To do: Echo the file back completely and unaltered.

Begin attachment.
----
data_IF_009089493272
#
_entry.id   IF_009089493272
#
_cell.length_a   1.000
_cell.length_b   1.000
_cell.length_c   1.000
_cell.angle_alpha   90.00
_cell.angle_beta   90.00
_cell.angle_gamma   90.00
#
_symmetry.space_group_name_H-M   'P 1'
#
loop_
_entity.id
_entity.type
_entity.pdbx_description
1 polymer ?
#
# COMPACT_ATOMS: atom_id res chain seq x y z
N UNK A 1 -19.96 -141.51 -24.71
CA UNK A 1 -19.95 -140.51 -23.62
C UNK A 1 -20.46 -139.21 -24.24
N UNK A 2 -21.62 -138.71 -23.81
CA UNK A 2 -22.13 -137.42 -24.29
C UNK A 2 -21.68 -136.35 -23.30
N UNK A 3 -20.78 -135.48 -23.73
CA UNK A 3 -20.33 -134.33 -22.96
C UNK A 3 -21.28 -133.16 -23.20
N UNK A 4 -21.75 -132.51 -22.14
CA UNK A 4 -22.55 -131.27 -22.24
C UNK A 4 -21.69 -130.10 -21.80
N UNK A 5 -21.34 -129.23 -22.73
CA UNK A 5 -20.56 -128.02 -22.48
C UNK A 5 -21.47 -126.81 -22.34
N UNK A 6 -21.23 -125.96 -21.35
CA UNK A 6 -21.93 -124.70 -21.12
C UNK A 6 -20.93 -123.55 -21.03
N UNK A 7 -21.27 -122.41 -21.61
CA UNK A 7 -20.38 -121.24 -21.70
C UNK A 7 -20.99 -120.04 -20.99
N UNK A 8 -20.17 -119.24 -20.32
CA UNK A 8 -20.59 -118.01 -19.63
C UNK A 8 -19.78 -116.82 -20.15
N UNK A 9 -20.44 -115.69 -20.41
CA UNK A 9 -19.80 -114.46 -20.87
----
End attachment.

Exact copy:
data_IF_009089493272
#
_entry.id   IF_009089493272
#
_cell.length_a   1.000
_cell.length_b   1.000
_cell.length_c   1.000
_cell.angle_alpha   90.00
_cell.angle_beta   90.00
_cell.angle_gamma   90.00
#
_symmetry.space_group_name_H-M   'P 1'
#
loop_
_entity.id
_entity.type
_entity.pdbx_description
1 polymer ?
#
# COMPACT_ATOMS: atom_id res chain seq x y z
N UNK A 1 -19.96 -141.51 -24.71
CA UNK A 1 -19.95 -140.51 -23.62
C UNK A 1 -20.46 -139.21 -24.24
N UNK A 2 -21.62 -138.71 -23.81
CA UNK A 2 -22.13 -137.42 -24.29
C UNK A 2 -21.68 -136.35 -23.30
N UNK A 3 -20.78 -135.48 -23.73
CA UNK A 3 -20.33 -134.33 -22.96
C UNK A 3 -21.28 -133.16 -23.20
N UNK A 4 -21.75 -132.51 -22.14
CA UNK A 4 -22.55 -131.27 -22.24
C UNK A 4 -21.69 -130.10 -21.80
N UNK A 5 -21.34 -129.23 -22.73
CA UNK A 5 -20.56 -128.02 -22.48
C UNK A 5 -21.47 -126.81 -22.34
N UNK A 6 -21.23 -125.96 -21.35
CA UNK A 6 -21.93 -124.70 -21.12
C UNK A 6 -20.93 -123.55 -21.03
N UNK A 7 -21.27 -122.41 -21.61
CA UNK A 7 -20.38 -121.24 -21.70
C UNK A 7 -20.99 -120.04 -20.99
N UNK A 8 -20.17 -119.24 -20.32
CA UNK A 8 -20.59 -118.01 -19.63
C UNK A 8 -19.78 -116.82 -20.15
N UNK A 9 -20.44 -115.69 -20.41
CA UNK A 9 -19.80 -114.46 -20.87